Ugandan prosecutors have dropped money laundering charges against human rights lawyer Nicholas Opiyo. Police arrested Opiyo in December, along with three other lawyers and an opposition party official, as they collected evidence about the killings of opposition supporters ahead of presidential elections. Opiyo’s lawyer says the dropped charge proves that due process was not followed, and that the state persecutes human rights defenders.
Lawyer David Mpanga said it had become apparent that there was no tenable case against Nicholas Opiyo.
Opiyo was arrested on allegations he had acquired $340,000 through ABSA Bank in the name of Chapter Four, a non-government organization that he heads, with the full knowledge that the said funds were proceeds of criminal activity.
Mpanga said it was clear that the money laundering charge would not be proved in court.
“But sometimes these things are brought not to prove them, but because they can be brought. And when they are brought, you find that during that time a lot of things are done, which constitutes the punishment. And that’s why we call it an abuse of process,” said Mpanga.
The High Court had given the state until September 15th to present its evidence for Opiyo’s trial to kick off.
On Monday afternoon in a statement shared to the media and Opiyo’s lawyers, the State Director of Public Prosecution stated that the office had decided to discontinue the proceedings against Opiyo.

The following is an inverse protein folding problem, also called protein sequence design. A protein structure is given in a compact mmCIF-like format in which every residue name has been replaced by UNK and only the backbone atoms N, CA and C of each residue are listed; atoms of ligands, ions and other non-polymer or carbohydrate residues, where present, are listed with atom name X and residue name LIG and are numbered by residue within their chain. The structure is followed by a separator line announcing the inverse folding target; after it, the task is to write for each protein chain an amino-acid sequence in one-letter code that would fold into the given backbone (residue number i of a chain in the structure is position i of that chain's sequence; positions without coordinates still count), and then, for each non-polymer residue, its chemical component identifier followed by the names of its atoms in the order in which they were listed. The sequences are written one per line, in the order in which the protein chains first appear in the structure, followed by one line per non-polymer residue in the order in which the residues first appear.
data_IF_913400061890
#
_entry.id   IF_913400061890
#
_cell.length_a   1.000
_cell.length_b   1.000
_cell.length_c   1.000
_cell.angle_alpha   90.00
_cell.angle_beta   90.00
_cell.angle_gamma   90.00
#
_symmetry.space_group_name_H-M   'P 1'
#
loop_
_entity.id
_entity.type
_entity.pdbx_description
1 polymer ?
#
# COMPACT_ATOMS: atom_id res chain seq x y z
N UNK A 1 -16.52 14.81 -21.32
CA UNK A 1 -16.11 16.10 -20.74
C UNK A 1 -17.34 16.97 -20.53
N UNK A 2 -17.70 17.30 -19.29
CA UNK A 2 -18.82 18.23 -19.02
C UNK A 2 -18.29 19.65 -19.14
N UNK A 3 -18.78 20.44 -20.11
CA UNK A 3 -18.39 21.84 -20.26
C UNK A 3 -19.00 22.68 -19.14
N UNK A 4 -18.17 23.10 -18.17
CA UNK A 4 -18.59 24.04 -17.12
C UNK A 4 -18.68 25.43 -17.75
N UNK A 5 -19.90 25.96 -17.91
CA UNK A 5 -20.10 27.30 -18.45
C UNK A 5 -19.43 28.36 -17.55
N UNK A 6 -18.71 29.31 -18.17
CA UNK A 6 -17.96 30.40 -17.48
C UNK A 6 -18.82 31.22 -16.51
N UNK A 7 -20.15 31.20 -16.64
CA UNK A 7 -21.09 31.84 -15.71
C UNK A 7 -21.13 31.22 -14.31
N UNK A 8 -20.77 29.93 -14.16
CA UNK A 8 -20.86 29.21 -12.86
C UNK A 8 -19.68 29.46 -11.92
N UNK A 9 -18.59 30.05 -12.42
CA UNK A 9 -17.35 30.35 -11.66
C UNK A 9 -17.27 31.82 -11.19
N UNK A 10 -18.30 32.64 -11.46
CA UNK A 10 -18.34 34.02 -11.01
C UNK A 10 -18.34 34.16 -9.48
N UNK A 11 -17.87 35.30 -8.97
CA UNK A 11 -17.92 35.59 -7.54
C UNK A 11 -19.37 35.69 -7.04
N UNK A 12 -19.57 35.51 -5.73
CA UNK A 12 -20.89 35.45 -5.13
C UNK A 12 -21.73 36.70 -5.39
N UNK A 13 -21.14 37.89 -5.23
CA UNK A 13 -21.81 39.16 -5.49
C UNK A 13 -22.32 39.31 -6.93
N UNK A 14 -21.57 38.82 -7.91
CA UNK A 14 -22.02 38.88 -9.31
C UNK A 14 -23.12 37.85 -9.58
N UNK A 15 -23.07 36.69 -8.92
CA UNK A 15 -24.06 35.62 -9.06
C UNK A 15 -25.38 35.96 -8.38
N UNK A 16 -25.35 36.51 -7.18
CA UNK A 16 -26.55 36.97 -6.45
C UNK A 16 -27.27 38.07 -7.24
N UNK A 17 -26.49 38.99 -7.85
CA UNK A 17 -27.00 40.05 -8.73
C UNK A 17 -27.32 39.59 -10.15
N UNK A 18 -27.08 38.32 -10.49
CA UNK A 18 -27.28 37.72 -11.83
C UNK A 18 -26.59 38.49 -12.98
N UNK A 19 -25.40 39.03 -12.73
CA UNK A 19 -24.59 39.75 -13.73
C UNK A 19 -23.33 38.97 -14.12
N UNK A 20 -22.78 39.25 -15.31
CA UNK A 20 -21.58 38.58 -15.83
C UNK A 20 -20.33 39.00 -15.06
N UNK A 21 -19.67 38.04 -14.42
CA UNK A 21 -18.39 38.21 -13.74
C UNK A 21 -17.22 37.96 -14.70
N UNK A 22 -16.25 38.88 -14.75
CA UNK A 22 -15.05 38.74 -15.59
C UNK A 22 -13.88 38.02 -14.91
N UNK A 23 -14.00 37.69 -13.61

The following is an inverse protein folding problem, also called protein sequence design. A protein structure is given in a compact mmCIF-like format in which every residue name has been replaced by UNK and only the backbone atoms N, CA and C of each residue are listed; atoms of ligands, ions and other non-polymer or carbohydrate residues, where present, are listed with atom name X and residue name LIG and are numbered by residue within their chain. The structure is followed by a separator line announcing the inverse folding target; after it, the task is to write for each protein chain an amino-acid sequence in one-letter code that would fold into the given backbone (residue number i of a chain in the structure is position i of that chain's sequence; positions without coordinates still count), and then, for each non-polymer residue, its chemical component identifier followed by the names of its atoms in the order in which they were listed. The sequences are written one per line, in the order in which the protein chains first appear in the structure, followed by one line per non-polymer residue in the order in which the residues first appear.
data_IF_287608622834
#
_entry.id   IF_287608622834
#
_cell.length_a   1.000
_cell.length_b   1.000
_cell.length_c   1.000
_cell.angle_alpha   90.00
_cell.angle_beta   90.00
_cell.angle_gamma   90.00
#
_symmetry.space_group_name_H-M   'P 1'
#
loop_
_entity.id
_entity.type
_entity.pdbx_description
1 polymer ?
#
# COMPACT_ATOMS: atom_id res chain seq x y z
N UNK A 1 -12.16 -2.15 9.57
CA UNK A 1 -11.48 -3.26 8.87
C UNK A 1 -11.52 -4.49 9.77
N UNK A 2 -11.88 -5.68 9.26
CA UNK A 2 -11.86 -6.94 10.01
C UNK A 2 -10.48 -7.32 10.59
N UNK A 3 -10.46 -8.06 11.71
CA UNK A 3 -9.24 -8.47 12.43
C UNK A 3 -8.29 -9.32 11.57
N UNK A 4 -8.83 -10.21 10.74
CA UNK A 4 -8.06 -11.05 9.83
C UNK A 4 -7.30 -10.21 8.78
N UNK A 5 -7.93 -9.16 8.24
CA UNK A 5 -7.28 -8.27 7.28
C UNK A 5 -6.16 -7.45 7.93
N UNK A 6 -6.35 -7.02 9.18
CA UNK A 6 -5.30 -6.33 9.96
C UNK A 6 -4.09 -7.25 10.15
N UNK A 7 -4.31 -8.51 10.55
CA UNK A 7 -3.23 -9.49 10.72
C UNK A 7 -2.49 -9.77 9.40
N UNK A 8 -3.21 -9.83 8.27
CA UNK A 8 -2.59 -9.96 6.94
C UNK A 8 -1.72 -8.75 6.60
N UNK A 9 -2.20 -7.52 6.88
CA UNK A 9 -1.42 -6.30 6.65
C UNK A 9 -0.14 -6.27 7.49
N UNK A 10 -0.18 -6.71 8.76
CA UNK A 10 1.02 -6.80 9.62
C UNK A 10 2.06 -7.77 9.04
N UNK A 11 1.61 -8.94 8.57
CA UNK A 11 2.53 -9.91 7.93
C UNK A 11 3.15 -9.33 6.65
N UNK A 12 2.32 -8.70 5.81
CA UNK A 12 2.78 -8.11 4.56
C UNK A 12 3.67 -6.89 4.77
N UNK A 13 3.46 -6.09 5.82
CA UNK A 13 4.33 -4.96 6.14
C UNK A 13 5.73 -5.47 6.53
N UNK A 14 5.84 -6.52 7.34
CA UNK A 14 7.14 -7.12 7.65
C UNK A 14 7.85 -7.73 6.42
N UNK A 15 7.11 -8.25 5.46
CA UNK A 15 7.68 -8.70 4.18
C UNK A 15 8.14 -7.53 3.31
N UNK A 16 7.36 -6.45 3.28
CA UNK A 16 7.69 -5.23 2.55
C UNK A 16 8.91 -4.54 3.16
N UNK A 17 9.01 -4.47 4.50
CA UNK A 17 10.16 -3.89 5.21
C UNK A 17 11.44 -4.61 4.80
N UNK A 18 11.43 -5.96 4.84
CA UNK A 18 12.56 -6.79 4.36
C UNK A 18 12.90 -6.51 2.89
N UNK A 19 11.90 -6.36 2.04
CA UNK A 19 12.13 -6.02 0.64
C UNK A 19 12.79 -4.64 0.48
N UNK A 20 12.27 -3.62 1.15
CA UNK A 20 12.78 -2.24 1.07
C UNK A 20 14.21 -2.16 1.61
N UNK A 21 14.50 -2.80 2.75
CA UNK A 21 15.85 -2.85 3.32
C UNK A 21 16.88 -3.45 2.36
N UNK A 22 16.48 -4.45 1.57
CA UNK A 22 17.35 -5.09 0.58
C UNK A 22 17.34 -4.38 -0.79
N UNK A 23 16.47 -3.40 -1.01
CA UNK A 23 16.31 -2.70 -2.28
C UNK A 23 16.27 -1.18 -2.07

The director’s public relations officer Jacquelyn Okui said the office found it prudent to withdraw the matter so prosecutors could gather more evidence.
“Upon reviewing the case file, the DPP noted the need for additional evidence of national and transnational [crimes] which could not be secured within the timeline given to the office by the court,” said Okui.
The Uganda Law Society welcomed the withdrawal of the charges saying they had previously advocated for this because of the way Opiyo was arrested did not comply with the due process.
Law Society President Pheona Wall said the withdrawal raises a lot of eyebrows and called on the DPP to avoid such cases in the future.
“We should encourage them to ensure that prosecutions are not used or abused to persecute human rights defenders. But also, flimsy cases should not stand,” said Wall.
In statements through his organization, Opiyo maintains that the charges brought against him were trumped up and frivolous.
Chapter Four statements also said the funds in question were a grant from one of the organization’s reputable, recurring donors, who legally supports Chapter Four’s work of promoting and protecting human rights.
Source: Voice of America